Thanks for all the informative replies.
Understand the change single
handed lifestyle (actually i don't) but if you don't do it you will never find out. Sailing and water
has been my #1 interest since young age. I built my first racing dinghy
when I was 14y, and I just want to do this. Unfortunately I don't have a person to do it with. I've been thinking of other approaches such as buying
a bigger boat and take on people, but its too complicated, at least at this stage.
The title might also be a bit misleading. I'm not looking to cross oceans all the time but rather to explore the world using the boat as the vehicle and home. If I don't like I just sell the boat and move on.
Back to boat choices.
I didn't think the J-Boats as ocean capable but based on the input I browsed and a J/40 did a 6 year world circumnavigation
. The J-boats are to me "real sailors boats" (my values and we are all different), and a joy to "just sail". They have excellent web pages and owner groups and I'm starting to understand the pros/cons of the boat, biggest issue being headroom
. In terms of sailing it, I don't think you find a better single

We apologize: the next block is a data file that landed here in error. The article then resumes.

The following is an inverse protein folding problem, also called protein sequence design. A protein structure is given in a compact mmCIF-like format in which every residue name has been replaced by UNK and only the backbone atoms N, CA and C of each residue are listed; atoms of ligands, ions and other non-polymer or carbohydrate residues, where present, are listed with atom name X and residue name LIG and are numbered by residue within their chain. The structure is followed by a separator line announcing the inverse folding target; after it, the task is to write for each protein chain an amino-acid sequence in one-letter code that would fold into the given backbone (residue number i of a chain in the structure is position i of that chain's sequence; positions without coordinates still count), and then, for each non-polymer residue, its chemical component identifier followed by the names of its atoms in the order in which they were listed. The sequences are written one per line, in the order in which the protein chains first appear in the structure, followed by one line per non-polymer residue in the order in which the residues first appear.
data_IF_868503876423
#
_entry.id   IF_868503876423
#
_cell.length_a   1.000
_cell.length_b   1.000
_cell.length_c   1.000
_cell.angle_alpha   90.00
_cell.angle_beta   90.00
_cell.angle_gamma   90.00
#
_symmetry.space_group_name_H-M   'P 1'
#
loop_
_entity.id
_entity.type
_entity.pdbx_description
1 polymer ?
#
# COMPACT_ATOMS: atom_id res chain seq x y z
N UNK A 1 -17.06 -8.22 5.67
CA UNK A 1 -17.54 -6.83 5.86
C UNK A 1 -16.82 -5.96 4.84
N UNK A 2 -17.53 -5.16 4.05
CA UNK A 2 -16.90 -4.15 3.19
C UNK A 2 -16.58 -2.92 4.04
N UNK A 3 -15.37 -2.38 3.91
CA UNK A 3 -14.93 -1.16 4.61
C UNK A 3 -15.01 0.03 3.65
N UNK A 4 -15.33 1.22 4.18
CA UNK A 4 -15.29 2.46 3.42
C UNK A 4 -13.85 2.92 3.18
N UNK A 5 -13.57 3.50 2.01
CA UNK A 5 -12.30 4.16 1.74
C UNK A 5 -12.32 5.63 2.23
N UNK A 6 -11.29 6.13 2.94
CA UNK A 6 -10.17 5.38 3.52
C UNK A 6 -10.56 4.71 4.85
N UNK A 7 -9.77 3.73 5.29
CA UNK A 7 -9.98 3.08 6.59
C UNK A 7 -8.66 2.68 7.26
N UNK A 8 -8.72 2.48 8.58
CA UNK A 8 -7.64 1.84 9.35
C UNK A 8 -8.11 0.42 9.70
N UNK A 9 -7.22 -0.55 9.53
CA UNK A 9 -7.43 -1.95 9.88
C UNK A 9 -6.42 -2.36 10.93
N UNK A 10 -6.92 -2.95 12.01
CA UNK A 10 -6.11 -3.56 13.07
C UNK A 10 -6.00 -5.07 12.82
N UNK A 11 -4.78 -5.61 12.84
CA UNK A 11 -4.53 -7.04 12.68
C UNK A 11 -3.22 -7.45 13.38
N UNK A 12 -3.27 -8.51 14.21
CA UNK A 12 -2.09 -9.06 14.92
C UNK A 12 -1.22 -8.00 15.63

handed ocean performance boat.
Totally agree about the FIRSTs. If a boat is designed for serious ocean racing
its likely to also be strong enough for non-racing ocean crossing
. The First 42 would probably be a great boat but the replacement the 42S7 (the newer the better) is within my budget
and certainly one of the boats on my short list. I’m less sure about the 40.7 as its quite cramped inside. it’s a small 40 footer.
Apart from potential lifestyle issues, I think the biggest issue when single handing is managing survival weather
and when **** happens. Most boats can be single handed in 30 knots but when it gets to 50 (which I never experienced) it’s a different deal. In storms what concerns me most is size or what is the optimal size. Bigger has its advantages but when things goes wrong then the problem is also bigger.
In high performance dinghies there is a concept
called "circle of goodness".... Make it lighter - reduce sail area - reduce loading .. and go around again.
If you would apply this to keelboats, instead of looking at a boats length, look at its displacement
, because thats the level of forces the elements will bring on your boat and the level of trouble you will get in when things goes wrong. If you compare a J/40 at 17.000 Ibs with the equivalent displacement
long keeler, which would be the best boat in rough weather
Thanks and cheers